Top Ten

August 11, 2009

BC students lose $16 M in funding through more budget cuts

British Columbia's Ministry of Advanced Education announced on Monday that it has cancelled the province's $240,000 Premier's Excellence Awards, as well as a number of other PSE student funding programs, in an effort to cut the budget by 15%. The cuts reduce BC's core student financial assistance programs to $100 million, affecting, among others, the province's top 16 high school graduates, who were expected to receive $15,000 each through the Premier's Excellence Awards. Student organizations argue that the cuts violate an election promise to maintain student funding, and take a wrong approach in a time of rising youth unemployment.  TimesColonist  |  Quesnel Observer  

MUN's ocean research receives $6.5 million in CFI funding

Memorial University of Newfoundland announced yesterday receipt of $6.5 million in funding from the Canada Foundation for Innovation to create new state-of-the-art facilities at the University's Ocean Sciences Centre. The facilities will be used for the study of cold-water and deep-sea organisms and ecosystems, as well as research on aquatic infectious diseases and invasive species. Funding for the project is part of a $666 million investment announced by the CFI in June, which will support 133 projects at 41 institutions across the country.  MUN media release  |  MUN Today 

Ontario educators concerned about rise of "credit mills"

A new trend known as "buying a credit" has caused concern among both public school educators and officials at the Ontario Ministry of Education. High school seniors and their parents are opening their pocketbooks to attend carefully-chosen private summer schools, instead of hitting the books to earn better grades. Educators told the Canadian Press that they fear that students who engage in the practice will unfairly win scholarships and spots in select post-secondary institutions, and then arrive on campus unprepared. Canadian Press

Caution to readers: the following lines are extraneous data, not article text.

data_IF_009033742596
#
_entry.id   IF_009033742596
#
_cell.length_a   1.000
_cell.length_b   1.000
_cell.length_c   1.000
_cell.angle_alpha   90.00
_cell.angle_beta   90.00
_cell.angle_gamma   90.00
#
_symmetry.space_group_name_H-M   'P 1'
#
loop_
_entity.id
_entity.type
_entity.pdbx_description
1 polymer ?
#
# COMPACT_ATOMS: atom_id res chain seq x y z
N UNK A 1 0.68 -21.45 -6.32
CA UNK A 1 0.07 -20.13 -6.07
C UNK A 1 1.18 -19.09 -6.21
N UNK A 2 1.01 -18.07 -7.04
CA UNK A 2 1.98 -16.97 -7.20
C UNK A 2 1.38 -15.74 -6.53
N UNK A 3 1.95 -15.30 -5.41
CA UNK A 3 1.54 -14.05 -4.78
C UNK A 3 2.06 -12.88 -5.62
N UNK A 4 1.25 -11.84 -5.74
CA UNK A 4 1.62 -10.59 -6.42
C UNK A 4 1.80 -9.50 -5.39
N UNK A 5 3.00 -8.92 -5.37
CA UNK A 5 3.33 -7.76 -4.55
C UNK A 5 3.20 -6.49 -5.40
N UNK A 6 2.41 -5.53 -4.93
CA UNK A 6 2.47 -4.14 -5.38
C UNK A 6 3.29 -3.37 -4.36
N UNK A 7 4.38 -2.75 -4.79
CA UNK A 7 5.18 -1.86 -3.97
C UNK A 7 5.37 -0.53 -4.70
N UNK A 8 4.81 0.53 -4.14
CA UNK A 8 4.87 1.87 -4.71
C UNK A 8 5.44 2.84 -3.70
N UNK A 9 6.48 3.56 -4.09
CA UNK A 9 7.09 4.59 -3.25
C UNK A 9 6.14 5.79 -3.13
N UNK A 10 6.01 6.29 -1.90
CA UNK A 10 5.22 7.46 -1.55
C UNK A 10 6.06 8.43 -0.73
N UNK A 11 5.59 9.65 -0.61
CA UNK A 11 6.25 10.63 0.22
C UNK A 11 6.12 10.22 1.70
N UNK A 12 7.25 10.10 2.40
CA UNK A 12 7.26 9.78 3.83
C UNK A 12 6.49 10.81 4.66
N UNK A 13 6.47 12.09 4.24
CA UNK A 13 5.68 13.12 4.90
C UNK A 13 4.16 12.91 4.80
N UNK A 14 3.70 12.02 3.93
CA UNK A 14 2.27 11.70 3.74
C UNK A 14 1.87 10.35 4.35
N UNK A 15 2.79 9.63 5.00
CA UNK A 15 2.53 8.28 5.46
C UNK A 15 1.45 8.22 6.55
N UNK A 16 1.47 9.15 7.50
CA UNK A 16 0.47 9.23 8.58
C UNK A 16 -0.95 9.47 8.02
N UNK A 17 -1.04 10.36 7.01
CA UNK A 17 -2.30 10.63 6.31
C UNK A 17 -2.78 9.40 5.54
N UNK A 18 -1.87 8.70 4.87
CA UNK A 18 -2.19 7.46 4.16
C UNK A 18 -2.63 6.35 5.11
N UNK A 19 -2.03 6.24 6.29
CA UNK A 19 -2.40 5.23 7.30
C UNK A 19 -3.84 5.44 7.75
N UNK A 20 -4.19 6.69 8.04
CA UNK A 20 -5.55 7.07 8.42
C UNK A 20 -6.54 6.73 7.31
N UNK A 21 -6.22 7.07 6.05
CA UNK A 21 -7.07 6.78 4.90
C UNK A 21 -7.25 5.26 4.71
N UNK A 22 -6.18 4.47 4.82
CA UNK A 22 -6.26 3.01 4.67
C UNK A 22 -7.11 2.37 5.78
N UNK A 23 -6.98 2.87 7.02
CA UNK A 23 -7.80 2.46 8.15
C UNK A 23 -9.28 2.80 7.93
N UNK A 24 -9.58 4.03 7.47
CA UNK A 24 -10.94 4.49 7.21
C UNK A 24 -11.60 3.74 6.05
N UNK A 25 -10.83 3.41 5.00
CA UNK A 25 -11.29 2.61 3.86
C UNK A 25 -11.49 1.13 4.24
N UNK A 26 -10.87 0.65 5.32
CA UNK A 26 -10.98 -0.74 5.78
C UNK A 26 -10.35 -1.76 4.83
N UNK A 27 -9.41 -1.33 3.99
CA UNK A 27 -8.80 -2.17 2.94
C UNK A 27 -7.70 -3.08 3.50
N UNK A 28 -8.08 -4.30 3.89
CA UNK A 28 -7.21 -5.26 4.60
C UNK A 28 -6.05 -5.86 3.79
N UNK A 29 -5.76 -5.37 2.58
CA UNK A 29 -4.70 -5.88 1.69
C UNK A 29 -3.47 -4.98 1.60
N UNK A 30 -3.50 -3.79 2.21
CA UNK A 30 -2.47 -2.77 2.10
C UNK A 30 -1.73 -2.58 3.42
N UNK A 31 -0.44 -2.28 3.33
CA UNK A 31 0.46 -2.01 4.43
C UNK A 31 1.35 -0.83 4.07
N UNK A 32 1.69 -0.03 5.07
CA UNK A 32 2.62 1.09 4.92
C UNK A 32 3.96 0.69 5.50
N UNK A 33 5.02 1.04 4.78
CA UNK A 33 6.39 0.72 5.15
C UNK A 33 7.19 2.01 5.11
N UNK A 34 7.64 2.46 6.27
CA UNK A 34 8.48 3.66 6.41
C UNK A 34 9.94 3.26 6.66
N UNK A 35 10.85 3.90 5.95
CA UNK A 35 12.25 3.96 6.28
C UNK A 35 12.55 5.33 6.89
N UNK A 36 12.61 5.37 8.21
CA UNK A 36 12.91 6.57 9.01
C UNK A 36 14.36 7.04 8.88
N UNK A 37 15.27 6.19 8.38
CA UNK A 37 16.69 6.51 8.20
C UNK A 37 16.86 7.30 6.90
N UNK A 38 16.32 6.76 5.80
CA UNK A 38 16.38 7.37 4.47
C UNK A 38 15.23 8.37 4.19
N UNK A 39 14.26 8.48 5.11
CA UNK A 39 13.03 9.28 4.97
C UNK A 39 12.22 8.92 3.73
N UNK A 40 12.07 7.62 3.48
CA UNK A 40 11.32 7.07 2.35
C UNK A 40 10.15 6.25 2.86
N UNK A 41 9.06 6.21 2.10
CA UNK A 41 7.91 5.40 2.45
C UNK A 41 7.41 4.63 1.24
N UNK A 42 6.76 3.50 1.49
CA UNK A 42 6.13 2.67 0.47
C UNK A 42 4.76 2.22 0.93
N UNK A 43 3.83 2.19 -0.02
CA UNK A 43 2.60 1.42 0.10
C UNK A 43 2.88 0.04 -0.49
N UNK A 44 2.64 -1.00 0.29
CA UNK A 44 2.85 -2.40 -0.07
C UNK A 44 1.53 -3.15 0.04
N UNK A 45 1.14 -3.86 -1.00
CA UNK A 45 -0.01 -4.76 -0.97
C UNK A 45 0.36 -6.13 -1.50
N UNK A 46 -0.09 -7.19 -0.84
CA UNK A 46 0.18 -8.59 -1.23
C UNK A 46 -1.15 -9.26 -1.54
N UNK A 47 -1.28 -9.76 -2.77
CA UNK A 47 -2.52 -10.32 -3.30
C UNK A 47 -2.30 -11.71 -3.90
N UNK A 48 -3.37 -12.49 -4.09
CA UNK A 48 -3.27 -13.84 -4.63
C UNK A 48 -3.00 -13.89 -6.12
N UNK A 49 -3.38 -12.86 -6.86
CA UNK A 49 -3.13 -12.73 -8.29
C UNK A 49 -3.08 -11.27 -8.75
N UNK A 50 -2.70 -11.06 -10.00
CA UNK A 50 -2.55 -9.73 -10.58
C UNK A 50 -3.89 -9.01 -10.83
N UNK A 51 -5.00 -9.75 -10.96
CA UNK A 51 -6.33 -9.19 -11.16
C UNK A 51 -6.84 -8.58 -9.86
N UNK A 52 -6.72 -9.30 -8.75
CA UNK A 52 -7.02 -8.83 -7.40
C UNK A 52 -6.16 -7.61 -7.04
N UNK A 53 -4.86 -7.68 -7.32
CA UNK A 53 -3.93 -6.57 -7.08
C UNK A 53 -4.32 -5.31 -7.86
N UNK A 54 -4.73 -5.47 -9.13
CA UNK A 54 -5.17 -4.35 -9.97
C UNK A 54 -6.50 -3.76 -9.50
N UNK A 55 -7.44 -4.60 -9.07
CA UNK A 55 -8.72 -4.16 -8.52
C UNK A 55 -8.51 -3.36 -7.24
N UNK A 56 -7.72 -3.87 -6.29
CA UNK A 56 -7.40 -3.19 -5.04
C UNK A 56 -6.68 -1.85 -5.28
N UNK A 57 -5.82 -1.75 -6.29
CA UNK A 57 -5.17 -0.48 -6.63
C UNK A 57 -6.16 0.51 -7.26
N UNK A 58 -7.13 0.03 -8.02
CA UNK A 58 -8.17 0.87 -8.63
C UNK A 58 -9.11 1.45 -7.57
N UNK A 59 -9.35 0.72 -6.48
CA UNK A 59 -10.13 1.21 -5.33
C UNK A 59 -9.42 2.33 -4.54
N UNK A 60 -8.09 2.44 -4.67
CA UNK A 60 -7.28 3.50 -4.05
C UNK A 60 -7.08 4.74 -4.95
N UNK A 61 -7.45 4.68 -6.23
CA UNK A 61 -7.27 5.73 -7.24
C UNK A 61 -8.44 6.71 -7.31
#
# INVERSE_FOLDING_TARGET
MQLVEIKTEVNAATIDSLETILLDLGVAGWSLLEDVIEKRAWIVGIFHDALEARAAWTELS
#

OCUFA president urges caution for credit transfer plans

Brian Brown, the outbound president of the Ontario Confederation of University Faculty Associations, published an op-ed in yesterday's Toronto Star describing the objectives and risks of the Ontario government's "Pathways Initiative" to increase credit transferability between colleges and universities in the province. While facilitating student mobility is both humane and makes good economic sense, Brown observes that college faculty have not been adequately involved in the planning process, and university faculty are concerned about low success rates for transfer students unless significant financial investments are made in Ontario colleges for adequate facilities, libraries, and staff. The government's plan could cost as much as it saves, he argues. Toronto Star 

Carleton student group takes university to human rights tribunal

The Ontario Human Rights Tribunal has agreed to hear a complaint from the Carleton University chapter of Students Against Israeli Apartheid, who allege university administrators "threatened" and "intimidated" SAIA members during this year's Israeli Apartheid Week. In a statement, Carleton calls the allegations "false and completely unfounded." Mediation is expected to take place in late September or early October, and should there be no resolution, the case will proceed to a hearing. Ottawa Citizen | Ottawa Sun | CBC

Ontario colleges cut wasteful energy use by 15%

In 2005, Ontario's 24 colleges partnered with Power Applications Group in an effort to cut their $50 million annual energy costs, largely due to deferred maintenance and outdated equipment. As part of the initiative, the colleges installed light sensors in classrooms, increased building insulation, added green roofs on buildings, and wind turbines on campuses. Three years later, the energy-efficiency projects undertaken by the 24 Ontario colleges have reduced their energy use on a per-square-footage basis by 15%. Humber College, for example, was able to reduce their annual electricity costs by nearly $100,000 by installing a state-of-the-art system.  National Post